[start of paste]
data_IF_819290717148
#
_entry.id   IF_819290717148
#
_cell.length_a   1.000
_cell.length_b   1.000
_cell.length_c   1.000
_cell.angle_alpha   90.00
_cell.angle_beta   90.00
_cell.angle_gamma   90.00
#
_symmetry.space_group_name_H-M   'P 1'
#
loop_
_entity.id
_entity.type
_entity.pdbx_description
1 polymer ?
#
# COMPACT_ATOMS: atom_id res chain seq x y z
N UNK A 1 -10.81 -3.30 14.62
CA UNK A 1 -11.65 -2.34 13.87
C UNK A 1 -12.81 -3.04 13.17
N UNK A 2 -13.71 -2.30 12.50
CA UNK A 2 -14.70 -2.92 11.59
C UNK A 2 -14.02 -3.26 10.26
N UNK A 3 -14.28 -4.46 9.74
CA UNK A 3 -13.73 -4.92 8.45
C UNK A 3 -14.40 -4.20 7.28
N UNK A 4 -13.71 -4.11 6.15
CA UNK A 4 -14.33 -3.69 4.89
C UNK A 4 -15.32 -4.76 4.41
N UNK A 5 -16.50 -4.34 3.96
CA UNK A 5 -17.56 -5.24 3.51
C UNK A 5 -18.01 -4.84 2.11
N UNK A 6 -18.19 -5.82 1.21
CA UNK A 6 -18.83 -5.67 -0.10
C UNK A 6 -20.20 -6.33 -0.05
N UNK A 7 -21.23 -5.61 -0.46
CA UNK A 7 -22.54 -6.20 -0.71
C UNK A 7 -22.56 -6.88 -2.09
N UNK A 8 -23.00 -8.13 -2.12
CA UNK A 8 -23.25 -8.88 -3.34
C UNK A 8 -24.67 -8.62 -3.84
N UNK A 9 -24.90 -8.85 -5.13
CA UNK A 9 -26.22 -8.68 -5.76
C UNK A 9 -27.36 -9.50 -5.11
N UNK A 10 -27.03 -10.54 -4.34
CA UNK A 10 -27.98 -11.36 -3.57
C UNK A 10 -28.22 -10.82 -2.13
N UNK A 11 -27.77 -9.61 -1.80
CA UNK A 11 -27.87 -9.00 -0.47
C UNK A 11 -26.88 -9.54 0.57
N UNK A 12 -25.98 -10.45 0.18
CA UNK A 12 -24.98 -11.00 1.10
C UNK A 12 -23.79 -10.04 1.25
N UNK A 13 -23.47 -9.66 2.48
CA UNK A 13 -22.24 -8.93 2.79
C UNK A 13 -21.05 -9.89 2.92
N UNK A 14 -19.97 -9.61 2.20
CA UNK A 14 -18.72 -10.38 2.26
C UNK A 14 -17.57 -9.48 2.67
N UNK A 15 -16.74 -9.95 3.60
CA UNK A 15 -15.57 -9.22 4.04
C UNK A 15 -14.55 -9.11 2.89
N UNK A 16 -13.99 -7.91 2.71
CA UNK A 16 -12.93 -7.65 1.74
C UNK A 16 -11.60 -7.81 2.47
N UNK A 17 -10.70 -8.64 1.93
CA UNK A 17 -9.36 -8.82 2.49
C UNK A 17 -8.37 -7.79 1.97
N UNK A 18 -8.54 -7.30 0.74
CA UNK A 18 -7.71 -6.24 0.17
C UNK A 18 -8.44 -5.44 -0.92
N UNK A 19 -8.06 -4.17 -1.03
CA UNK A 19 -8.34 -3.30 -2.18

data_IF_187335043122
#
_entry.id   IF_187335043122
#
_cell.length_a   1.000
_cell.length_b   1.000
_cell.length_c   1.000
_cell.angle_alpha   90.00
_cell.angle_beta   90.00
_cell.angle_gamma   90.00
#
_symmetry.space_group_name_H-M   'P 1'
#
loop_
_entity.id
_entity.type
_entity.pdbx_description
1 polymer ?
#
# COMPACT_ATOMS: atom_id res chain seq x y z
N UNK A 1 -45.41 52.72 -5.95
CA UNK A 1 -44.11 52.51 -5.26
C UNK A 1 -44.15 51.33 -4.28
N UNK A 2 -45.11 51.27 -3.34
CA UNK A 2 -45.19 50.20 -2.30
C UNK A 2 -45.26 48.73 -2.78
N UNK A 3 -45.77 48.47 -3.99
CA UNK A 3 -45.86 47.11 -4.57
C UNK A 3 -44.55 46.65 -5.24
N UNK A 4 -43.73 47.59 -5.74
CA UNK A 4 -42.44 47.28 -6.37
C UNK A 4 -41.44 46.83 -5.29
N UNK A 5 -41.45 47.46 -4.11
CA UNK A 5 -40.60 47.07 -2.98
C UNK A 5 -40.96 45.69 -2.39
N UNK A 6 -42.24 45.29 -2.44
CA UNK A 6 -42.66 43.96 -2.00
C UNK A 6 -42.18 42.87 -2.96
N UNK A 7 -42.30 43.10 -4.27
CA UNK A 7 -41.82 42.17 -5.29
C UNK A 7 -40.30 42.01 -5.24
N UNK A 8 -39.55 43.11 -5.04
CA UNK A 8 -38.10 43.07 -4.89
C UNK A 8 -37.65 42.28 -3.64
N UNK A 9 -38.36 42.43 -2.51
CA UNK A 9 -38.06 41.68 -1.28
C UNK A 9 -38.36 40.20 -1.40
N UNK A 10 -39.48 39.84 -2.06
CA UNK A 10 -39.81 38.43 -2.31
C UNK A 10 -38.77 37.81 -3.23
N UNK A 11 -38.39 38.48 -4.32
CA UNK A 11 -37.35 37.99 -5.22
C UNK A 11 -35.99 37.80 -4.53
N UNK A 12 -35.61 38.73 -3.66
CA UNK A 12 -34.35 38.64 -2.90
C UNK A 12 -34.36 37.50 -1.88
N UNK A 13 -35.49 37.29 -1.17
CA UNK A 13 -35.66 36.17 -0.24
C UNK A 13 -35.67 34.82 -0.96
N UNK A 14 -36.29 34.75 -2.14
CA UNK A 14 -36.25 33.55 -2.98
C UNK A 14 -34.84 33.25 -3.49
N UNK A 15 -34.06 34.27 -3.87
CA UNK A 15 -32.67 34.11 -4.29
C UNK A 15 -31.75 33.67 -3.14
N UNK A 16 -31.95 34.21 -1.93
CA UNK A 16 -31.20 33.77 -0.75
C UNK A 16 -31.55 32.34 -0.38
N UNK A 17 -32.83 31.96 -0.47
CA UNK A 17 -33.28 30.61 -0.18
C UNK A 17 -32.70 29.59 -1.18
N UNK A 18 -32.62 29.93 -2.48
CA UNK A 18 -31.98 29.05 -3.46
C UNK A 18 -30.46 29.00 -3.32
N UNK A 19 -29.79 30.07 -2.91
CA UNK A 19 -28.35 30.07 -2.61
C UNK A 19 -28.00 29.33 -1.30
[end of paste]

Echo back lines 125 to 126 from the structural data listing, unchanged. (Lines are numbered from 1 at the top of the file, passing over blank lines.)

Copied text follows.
CA UNK A 10 -39.81 38.43 -2.31
C UNK A 10 -38.77 37.81 -3.23